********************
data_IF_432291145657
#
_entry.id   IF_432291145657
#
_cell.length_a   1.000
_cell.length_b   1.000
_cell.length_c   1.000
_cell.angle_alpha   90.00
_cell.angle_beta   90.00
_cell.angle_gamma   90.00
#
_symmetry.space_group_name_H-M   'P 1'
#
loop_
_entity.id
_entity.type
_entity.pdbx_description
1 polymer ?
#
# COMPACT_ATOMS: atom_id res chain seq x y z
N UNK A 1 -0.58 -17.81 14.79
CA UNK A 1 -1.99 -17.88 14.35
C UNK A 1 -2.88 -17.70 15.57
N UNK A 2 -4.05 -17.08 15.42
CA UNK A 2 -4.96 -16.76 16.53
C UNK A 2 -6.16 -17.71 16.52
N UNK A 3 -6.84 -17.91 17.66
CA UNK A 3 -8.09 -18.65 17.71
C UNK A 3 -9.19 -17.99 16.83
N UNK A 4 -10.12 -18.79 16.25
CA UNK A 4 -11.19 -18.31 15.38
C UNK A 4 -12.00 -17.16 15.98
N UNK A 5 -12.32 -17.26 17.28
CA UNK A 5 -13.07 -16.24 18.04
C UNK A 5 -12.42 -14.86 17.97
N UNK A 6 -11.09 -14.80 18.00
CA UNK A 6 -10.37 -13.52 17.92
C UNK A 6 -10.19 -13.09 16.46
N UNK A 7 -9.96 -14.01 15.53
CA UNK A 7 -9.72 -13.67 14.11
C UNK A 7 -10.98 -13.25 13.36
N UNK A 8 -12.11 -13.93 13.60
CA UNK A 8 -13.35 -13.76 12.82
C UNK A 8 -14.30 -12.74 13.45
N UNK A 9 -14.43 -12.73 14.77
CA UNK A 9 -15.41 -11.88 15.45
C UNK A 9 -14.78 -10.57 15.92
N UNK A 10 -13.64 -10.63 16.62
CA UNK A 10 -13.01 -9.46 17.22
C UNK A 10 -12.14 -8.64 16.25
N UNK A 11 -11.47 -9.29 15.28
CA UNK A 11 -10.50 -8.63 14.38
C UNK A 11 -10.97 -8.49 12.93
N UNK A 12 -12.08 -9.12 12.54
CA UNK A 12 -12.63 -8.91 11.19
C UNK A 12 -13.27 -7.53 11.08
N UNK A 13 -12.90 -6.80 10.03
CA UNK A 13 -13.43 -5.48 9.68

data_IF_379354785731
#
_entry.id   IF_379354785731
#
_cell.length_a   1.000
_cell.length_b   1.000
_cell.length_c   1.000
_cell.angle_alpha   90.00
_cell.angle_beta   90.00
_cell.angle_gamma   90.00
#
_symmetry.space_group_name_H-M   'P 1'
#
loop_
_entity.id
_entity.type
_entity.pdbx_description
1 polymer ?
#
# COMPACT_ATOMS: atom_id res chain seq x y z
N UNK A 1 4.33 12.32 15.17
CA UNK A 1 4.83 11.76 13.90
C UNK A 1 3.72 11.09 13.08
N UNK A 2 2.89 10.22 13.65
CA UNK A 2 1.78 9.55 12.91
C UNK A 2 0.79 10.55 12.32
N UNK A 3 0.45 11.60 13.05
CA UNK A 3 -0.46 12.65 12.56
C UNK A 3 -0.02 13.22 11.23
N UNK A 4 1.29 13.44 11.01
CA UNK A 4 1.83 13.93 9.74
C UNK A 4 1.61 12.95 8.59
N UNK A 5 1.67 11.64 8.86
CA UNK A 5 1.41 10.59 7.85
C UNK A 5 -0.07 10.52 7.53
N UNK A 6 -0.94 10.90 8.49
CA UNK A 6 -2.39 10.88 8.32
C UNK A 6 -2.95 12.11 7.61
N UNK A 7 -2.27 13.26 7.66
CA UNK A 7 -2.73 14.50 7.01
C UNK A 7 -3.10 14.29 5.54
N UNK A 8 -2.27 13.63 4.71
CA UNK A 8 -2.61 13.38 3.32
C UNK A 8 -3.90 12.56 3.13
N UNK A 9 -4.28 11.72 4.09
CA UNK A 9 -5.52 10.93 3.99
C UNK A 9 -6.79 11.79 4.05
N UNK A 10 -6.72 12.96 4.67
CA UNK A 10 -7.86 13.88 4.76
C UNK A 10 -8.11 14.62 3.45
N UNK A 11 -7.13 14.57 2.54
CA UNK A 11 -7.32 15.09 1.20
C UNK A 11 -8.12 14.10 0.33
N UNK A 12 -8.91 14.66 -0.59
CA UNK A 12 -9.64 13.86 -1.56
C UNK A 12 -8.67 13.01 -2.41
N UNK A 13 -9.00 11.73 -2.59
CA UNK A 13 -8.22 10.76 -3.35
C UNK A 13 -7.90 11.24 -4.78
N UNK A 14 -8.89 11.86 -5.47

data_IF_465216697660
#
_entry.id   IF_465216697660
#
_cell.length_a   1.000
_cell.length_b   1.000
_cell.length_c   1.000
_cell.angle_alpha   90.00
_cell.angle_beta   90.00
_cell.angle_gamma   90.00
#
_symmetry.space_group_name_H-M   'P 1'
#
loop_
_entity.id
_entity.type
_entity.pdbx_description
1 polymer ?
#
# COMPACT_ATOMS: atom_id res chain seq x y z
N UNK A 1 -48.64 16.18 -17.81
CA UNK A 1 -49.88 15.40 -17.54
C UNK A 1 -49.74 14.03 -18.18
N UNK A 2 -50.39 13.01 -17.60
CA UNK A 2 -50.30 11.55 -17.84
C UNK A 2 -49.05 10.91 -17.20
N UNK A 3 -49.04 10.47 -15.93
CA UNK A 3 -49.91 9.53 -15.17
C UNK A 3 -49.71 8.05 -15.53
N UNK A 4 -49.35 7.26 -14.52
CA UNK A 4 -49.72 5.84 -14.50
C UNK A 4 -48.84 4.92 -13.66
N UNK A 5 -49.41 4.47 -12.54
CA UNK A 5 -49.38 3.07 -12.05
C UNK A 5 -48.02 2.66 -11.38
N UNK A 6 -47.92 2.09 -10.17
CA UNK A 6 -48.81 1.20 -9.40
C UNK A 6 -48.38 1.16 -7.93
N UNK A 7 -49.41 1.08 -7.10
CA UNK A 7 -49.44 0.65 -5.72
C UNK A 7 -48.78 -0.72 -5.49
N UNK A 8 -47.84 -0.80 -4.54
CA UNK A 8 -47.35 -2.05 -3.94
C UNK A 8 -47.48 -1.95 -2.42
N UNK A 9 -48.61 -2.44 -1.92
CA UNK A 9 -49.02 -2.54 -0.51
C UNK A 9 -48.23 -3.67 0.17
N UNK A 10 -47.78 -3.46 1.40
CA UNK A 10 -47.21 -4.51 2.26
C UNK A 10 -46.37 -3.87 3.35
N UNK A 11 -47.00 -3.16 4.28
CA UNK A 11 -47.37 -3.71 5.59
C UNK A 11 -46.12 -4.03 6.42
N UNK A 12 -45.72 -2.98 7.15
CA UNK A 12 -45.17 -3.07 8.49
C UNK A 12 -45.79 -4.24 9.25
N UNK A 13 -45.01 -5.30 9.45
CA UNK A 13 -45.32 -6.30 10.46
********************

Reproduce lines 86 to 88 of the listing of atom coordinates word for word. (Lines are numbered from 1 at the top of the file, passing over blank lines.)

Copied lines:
CA UNK A 3 -0.46 12.65 12.56
C UNK A 3 -0.02 13.22 11.23
N UNK A 4 1.29 13.44 11.01